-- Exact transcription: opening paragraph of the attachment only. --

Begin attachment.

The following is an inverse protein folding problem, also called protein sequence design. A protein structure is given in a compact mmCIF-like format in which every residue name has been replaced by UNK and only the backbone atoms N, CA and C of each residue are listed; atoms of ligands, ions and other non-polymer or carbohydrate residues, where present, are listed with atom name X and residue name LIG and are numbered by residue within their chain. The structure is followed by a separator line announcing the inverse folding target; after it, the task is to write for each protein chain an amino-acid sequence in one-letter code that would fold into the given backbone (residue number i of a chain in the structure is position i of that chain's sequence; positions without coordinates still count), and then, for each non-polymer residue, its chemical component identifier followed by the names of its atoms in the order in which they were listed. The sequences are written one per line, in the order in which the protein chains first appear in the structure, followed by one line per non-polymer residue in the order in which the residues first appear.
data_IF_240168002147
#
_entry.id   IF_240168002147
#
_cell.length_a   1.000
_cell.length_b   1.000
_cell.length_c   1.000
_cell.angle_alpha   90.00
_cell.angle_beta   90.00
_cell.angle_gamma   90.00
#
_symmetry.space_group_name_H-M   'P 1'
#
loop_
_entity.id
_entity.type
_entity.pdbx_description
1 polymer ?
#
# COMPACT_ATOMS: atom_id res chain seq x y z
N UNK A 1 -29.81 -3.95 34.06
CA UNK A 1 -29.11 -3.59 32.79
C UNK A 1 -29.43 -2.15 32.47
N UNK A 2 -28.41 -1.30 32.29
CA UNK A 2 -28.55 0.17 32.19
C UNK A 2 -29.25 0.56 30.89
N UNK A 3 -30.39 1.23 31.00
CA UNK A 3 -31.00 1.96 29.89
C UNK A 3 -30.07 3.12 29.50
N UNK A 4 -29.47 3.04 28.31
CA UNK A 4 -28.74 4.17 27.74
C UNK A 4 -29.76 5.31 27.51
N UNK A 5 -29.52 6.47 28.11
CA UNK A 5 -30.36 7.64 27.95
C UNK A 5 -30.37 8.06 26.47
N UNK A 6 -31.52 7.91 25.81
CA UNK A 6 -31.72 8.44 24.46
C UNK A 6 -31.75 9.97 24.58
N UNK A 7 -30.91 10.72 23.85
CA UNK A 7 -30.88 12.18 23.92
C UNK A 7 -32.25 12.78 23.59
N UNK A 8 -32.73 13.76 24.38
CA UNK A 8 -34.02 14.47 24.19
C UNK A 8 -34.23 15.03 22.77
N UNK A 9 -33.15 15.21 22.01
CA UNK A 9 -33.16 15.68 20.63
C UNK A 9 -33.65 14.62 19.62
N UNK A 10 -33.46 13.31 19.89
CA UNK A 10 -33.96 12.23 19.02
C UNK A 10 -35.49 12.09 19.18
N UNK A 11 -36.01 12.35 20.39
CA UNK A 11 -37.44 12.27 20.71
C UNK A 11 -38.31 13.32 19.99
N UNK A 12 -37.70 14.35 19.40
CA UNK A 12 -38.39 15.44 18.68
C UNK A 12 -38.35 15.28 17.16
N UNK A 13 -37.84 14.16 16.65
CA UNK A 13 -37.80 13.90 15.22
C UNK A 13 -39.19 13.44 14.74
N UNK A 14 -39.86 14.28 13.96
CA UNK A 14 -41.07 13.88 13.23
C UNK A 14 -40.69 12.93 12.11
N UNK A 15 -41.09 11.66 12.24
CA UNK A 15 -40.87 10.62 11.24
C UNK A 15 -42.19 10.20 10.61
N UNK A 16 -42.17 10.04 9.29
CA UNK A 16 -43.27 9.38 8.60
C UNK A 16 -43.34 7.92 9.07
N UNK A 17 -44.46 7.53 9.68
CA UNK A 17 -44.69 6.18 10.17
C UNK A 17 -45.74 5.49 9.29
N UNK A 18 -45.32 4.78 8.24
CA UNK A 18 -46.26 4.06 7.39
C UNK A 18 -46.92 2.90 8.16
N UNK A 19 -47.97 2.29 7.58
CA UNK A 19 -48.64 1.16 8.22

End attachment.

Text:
The following is an inverse protein folding problem, also called protein sequence design. A protein structure is given in a compact mmCIF-like format in which every residue name has been replaced by UNK and only the backbone atoms N, CA and C of each residue are listed; atoms of ligands, ions and other non-polymer or carbohydrate residues, where present, are listed with atom name X and residue name LIG and are numbered by residue within their chain. The structure is followed by a separator line announcing the inverse folding target; after it, the task is to write for each protein chain an amino-acid sequence in one-letter code that would fold into the given backbone (residue number i of a chain in the structure is position i of that chain's sequence; positions without coordinates still count), and then, for each non-polymer residue, its chemical component identifier followed by the names of its atoms in the order in which they were listed. The sequences are written one per line, in the order in which the protein chains first appear in the structure, followed by one line per non-polymer residue in the order in which the residues first appear.